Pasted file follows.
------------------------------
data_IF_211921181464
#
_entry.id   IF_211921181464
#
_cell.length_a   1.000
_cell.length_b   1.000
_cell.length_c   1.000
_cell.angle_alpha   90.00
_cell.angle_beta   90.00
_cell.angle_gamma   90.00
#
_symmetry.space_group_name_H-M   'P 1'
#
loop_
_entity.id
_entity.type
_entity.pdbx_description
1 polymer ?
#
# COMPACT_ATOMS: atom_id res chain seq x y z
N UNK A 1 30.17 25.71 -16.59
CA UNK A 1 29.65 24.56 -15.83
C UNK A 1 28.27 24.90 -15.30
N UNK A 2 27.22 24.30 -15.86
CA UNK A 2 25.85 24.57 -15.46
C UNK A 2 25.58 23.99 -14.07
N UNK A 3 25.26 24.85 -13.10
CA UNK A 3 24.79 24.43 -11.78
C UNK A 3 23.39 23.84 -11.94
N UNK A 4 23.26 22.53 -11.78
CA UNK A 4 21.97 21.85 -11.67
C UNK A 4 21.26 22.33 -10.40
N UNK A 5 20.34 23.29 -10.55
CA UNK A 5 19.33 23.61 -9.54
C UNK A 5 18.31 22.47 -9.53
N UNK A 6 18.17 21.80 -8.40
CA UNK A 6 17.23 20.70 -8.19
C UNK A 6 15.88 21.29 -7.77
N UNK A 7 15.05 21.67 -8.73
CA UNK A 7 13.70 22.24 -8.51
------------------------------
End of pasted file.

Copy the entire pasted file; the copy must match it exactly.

data_IF_211921181464
#
_entry.id   IF_211921181464
#
_cell.length_a   1.000
_cell.length_b   1.000
_cell.length_c   1.000
_cell.angle_alpha   90.00
_cell.angle_beta   90.00
_cell.angle_gamma   90.00
#
_symmetry.space_group_name_H-M   'P 1'
#
loop_
_entity.id
_entity.type
_entity.pdbx_description
1 polymer ?
#
# COMPACT_ATOMS: atom_id res chain seq x y z
N UNK A 1 30.17 25.71 -16.59
CA UNK A 1 29.65 24.56 -15.83
C UNK A 1 28.27 24.90 -15.30
N UNK A 2 27.22 24.30 -15.86
CA UNK A 2 25.85 24.57 -15.46
C UNK A 2 25.58 23.99 -14.07
N UNK A 3 25.26 24.85 -13.10
CA UNK A 3 24.79 24.43 -11.78
C UNK A 3 23.39 23.84 -11.94
N UNK A 4 23.26 22.53 -11.78
CA UNK A 4 21.97 21.85 -11.67
C UNK A 4 21.26 22.33 -10.40
N UNK A 5 20.34 23.29 -10.55
CA UNK A 5 19.33 23.61 -9.54
C UNK A 5 18.31 22.47 -9.53
N UNK A 6 18.17 21.80 -8.40
CA UNK A 6 17.23 20.70 -8.19
C UNK A 6 15.88 21.29 -7.77
N UNK A 7 15.05 21.67 -8.73
CA UNK A 7 13.70 22.24 -8.51